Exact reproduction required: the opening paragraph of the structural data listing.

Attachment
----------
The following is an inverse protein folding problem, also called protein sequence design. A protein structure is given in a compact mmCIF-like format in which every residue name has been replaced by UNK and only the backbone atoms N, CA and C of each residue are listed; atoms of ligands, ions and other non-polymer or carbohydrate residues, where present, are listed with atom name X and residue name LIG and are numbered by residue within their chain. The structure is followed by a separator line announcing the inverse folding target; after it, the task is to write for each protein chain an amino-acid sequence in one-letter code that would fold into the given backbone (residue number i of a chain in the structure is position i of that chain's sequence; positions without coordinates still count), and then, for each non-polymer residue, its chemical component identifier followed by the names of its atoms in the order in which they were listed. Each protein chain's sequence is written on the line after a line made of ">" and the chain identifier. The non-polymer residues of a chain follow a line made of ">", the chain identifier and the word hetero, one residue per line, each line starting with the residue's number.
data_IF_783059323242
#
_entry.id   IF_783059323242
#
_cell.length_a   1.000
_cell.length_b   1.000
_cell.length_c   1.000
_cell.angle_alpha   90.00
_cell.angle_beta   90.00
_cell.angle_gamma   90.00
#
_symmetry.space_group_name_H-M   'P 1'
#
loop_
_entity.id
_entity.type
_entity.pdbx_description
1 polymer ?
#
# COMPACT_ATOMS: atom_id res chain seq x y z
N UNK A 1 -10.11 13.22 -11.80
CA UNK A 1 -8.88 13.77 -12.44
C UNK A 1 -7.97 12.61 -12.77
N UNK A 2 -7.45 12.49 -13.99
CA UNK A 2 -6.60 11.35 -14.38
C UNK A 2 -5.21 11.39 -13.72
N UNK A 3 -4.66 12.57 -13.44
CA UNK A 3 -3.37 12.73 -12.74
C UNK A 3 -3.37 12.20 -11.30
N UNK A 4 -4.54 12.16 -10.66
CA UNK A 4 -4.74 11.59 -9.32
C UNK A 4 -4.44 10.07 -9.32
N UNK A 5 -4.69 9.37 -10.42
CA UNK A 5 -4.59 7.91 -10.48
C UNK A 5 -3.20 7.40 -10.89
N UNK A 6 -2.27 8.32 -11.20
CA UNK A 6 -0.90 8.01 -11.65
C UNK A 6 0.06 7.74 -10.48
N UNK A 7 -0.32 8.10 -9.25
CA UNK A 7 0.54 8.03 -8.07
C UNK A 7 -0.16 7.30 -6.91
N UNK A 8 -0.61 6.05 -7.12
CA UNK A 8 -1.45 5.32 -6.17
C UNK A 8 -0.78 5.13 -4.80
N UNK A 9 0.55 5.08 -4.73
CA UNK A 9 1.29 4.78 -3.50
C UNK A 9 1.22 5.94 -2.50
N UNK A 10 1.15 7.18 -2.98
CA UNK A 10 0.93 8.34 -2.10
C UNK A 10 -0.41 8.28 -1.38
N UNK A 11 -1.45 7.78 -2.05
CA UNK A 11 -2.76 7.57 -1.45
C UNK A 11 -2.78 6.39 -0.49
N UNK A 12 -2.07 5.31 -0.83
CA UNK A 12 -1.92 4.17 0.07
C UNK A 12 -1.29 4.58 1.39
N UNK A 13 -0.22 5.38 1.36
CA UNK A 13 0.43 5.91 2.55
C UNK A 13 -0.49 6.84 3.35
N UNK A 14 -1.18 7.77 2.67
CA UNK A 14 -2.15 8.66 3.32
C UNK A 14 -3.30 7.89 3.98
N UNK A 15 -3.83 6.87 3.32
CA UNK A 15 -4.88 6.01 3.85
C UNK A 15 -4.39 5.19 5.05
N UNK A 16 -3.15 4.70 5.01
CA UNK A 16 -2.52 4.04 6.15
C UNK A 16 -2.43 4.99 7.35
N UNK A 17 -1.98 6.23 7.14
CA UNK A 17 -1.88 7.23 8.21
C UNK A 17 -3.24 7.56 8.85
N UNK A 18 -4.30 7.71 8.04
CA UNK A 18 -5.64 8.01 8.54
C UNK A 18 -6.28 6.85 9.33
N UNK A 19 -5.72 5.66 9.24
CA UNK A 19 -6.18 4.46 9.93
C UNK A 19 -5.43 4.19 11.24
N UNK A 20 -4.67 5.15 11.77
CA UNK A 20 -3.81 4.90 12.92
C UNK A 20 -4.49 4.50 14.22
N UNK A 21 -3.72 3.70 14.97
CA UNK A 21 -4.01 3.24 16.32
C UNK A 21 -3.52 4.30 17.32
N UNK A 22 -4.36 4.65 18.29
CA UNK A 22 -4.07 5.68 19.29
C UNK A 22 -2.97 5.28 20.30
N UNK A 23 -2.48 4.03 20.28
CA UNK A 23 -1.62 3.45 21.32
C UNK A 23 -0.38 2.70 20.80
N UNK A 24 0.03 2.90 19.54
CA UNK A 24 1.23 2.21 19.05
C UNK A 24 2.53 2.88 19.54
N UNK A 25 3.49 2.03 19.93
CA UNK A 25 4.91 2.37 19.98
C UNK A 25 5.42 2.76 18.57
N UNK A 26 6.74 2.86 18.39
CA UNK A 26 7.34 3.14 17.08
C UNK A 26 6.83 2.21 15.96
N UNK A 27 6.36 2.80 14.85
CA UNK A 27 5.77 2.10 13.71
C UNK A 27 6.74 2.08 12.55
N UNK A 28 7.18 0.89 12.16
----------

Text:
The following is an inverse protein folding problem, also called protein sequence design. A protein structure is given in a compact mmCIF-like format in which every residue name has been replaced by UNK and only the backbone atoms N, CA and C of each residue are listed; atoms of ligands, ions and other non-polymer or carbohydrate residues, where present, are listed with atom name X and residue name LIG and are numbered by residue within their chain. The structure is followed by a separator line announcing the inverse folding target; after it, the task is to write for each protein chain an amino-acid sequence in one-letter code that would fold into the given backbone (residue number i of a chain in the structure is position i of that chain's sequence; positions without coordinates still count), and then, for each non-polymer residue, its chemical component identifier followed by the names of its atoms in the order in which they were listed. Each protein chain's sequence is written on the line after a line made of ">" and the chain identifier. The non-polymer residues of a chain follow a line made of ">", the chain identifier and the word hetero, one residue per line, each line starting with the residue's number.